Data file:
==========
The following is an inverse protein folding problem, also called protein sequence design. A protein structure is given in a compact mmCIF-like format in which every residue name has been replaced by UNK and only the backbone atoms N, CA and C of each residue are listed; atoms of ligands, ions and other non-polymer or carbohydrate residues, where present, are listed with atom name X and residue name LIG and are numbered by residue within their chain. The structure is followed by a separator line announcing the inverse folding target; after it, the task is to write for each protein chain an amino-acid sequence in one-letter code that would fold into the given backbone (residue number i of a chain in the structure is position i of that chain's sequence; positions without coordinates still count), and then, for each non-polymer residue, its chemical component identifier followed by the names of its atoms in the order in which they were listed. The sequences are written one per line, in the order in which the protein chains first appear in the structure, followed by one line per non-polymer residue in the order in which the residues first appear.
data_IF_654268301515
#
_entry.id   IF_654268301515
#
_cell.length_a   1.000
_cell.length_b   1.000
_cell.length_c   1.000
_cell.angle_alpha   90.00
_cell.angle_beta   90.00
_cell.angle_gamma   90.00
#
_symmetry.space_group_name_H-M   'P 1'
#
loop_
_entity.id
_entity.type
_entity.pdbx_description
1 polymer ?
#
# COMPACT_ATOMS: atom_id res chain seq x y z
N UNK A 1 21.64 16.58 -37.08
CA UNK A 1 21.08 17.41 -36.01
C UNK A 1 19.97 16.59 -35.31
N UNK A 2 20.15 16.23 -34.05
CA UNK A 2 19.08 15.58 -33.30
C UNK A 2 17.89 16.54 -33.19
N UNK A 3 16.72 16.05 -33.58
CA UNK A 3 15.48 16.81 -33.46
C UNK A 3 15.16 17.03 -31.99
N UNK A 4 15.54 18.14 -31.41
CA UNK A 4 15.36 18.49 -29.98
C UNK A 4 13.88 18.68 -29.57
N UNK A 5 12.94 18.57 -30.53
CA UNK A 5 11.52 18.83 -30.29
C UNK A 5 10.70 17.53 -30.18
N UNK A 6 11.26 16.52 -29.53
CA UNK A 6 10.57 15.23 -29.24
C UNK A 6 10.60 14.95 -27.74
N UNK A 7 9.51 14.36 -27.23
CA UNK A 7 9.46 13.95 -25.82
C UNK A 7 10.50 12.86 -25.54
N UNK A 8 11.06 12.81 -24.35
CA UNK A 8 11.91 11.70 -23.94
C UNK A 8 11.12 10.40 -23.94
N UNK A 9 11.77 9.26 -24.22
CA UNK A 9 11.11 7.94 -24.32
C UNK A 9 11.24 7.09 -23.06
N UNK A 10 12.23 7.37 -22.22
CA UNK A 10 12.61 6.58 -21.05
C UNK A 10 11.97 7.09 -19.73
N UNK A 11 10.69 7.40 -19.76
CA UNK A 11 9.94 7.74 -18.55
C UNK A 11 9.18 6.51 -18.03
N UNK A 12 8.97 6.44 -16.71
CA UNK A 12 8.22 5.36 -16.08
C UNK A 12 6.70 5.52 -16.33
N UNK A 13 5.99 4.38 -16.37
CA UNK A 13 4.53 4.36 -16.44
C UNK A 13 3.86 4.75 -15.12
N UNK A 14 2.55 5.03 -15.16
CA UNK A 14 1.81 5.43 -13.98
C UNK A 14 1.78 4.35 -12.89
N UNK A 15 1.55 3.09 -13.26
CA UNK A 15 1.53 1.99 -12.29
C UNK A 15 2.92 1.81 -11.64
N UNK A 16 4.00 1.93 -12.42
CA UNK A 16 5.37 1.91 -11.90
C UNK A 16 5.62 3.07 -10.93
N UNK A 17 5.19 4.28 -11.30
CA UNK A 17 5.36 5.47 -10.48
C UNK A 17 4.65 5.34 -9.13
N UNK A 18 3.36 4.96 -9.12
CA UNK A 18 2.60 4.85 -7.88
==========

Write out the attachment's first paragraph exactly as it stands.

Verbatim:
The following is an inverse protein folding problem, also called protein sequence design. A protein structure is given in a compact mmCIF-like format in which every residue name has been replaced by UNK and only the backbone atoms N, CA and C of each residue are listed; atoms of ligands, ions and other non-polymer or carbohydrate residues, where present, are listed with atom name X and residue name LIG and are numbered by residue within their chain. The structure is followed by a separator line announcing the inverse folding target; after it, the task is to write for each protein chain an amino-acid sequence in one-letter code that would fold into the given backbone (residue number i of a chain in the structure is position i of that chain's sequence; positions without coordinates still count), and then, for each non-polymer residue, its chemical component identifier followed by the names of its atoms in the order in which they were listed. The sequences are written one per line, in the order in which the protein chains first appear in the structure, followed by one line per non-polymer residue in the order in which the residues first appear.